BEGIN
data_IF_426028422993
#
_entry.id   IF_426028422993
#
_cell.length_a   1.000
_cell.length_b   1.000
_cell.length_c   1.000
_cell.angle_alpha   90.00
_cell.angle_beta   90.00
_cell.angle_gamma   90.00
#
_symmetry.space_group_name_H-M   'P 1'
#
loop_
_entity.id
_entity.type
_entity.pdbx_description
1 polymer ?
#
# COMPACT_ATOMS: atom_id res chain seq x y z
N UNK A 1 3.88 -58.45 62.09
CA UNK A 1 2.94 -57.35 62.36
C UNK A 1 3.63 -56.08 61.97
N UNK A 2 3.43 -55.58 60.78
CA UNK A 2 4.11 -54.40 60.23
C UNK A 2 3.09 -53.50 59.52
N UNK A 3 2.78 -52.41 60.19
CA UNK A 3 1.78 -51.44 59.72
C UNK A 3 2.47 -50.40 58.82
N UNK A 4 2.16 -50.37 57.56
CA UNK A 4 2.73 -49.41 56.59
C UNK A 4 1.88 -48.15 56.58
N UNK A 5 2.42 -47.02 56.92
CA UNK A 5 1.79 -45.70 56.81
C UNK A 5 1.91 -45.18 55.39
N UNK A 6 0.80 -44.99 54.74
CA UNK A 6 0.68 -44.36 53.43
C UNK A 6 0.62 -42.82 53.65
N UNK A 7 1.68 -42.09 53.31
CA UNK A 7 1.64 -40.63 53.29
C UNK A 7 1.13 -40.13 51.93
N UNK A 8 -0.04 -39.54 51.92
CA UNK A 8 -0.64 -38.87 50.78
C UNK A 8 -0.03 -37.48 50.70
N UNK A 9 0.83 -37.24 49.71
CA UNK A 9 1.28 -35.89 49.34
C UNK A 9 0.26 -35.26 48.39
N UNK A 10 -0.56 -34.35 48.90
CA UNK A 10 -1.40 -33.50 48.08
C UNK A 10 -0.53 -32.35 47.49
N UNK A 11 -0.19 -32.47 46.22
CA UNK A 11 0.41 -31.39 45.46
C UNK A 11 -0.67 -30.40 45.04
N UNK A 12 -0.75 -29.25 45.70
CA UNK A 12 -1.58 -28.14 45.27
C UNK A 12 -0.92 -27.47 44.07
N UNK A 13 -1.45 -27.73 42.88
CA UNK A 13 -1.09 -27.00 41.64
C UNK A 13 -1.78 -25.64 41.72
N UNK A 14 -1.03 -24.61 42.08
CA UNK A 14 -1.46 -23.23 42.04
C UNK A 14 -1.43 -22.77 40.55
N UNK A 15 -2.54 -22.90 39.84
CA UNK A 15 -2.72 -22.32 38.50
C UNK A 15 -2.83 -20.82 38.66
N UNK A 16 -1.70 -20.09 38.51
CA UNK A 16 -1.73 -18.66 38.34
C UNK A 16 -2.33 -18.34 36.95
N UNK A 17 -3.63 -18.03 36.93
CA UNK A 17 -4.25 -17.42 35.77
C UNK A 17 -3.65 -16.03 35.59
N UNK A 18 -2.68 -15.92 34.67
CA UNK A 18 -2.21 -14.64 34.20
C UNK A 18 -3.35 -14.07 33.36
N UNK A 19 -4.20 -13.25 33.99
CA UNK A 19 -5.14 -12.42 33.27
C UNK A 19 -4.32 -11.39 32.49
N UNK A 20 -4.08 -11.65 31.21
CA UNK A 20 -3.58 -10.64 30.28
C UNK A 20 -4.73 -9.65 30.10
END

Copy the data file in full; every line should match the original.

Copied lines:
data_IF_426028422993
#
_entry.id   IF_426028422993
#
_cell.length_a   1.000
_cell.length_b   1.000
_cell.length_c   1.000
_cell.angle_alpha   90.00
_cell.angle_beta   90.00
_cell.angle_gamma   90.00
#
_symmetry.space_group_name_H-M   'P 1'
#
loop_
_entity.id
_entity.type
_entity.pdbx_description
1 polymer ?
#
# COMPACT_ATOMS: atom_id res chain seq x y z
N UNK A 1 3.88 -58.45 62.09
CA UNK A 1 2.94 -57.35 62.36
C UNK A 1 3.63 -56.08 61.97
N UNK A 2 3.43 -55.58 60.78
CA UNK A 2 4.11 -54.40 60.23
C UNK A 2 3.09 -53.50 59.52
N UNK A 3 2.78 -52.41 60.19
CA UNK A 3 1.78 -51.44 59.72
C UNK A 3 2.47 -50.40 58.82
N UNK A 4 2.16 -50.37 57.56
CA UNK A 4 2.73 -49.41 56.59
C UNK A 4 1.88 -48.15 56.58
N UNK A 5 2.42 -47.02 56.92
CA UNK A 5 1.79 -45.70 56.81
C UNK A 5 1.91 -45.18 55.39
N UNK A 6 0.80 -44.99 54.74
CA UNK A 6 0.68 -44.36 53.43
C UNK A 6 0.62 -42.82 53.65
N UNK A 7 1.68 -42.09 53.31
CA UNK A 7 1.64 -40.63 53.29
C UNK A 7 1.13 -40.13 51.93
N UNK A 8 -0.04 -39.54 51.92
CA UNK A 8 -0.64 -38.87 50.78
C UNK A 8 -0.03 -37.48 50.70
N UNK A 9 0.83 -37.24 49.71
CA UNK A 9 1.28 -35.89 49.34
C UNK A 9 0.26 -35.26 48.39
N UNK A 10 -0.56 -34.35 48.90
CA UNK A 10 -1.40 -33.50 48.08
C UNK A 10 -0.53 -32.35 47.49
N UNK A 11 -0.19 -32.47 46.22
CA UNK A 11 0.41 -31.39 45.46
C UNK A 11 -0.67 -30.40 45.04
N UNK A 12 -0.75 -29.25 45.70
CA UNK A 12 -1.58 -28.14 45.27
C UNK A 12 -0.92 -27.47 44.07
N UNK A 13 -1.45 -27.73 42.88
CA UNK A 13 -1.09 -27.00 41.64
C UNK A 13 -1.78 -25.64 41.72
N UNK A 14 -1.03 -24.61 42.08
CA UNK A 14 -1.46 -23.23 42.04
C UNK A 14 -1.43 -22.77 40.55
N UNK A 15 -2.54 -22.90 39.84
CA UNK A 15 -2.72 -22.32 38.50
C UNK A 15 -2.83 -20.82 38.66
N UNK A 16 -1.70 -20.09 38.51
CA UNK A 16 -1.73 -18.66 38.34
C UNK A 16 -2.33 -18.34 36.95
N UNK A 17 -3.63 -18.03 36.93
CA UNK A 17 -4.25 -17.42 35.77
C UNK A 17 -3.65 -16.03 35.59
N UNK A 18 -2.68 -15.92 34.67
CA UNK A 18 -2.21 -14.64 34.20
C UNK A 18 -3.35 -14.07 33.36
N UNK A 19 -4.20 -13.25 33.99
CA UNK A 19 -5.14 -12.42 33.27
C UNK A 19 -4.32 -11.39 32.49
N UNK A 20 -4.08 -11.65 31.21
CA UNK A 20 -3.58 -10.64 30.28
C UNK A 20 -4.73 -9.65 30.10